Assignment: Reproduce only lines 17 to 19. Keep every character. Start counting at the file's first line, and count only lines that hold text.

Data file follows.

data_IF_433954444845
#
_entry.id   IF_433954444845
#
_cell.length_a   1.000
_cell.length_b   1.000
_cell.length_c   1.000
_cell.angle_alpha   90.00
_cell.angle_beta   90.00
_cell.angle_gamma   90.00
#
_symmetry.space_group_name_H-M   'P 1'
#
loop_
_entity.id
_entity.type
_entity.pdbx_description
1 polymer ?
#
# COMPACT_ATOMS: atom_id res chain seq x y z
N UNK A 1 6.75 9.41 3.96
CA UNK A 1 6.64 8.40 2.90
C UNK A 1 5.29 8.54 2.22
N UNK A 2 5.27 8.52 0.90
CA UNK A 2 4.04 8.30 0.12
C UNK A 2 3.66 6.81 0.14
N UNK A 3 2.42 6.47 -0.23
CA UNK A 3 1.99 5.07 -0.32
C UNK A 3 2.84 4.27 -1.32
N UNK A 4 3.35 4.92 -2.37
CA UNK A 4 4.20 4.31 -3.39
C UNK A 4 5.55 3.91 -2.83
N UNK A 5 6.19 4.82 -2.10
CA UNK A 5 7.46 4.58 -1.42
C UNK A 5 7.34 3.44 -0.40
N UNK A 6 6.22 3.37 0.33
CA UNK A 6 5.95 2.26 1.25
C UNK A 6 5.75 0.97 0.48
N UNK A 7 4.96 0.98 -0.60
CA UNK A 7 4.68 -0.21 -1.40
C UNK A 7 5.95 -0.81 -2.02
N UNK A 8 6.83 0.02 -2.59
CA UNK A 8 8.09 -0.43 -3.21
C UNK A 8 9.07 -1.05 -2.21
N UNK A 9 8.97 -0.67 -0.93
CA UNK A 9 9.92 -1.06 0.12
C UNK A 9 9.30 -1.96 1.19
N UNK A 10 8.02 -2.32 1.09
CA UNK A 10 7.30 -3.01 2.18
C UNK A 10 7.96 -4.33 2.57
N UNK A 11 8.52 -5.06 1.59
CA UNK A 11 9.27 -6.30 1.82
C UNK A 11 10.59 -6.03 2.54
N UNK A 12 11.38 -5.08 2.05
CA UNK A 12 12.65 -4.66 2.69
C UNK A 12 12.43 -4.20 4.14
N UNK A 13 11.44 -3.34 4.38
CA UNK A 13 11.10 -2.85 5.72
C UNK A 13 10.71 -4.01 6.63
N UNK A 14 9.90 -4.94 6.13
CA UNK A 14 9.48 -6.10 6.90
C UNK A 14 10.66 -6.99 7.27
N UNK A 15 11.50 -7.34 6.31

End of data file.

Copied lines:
_entity.pdbx_description
1 polymer ?
#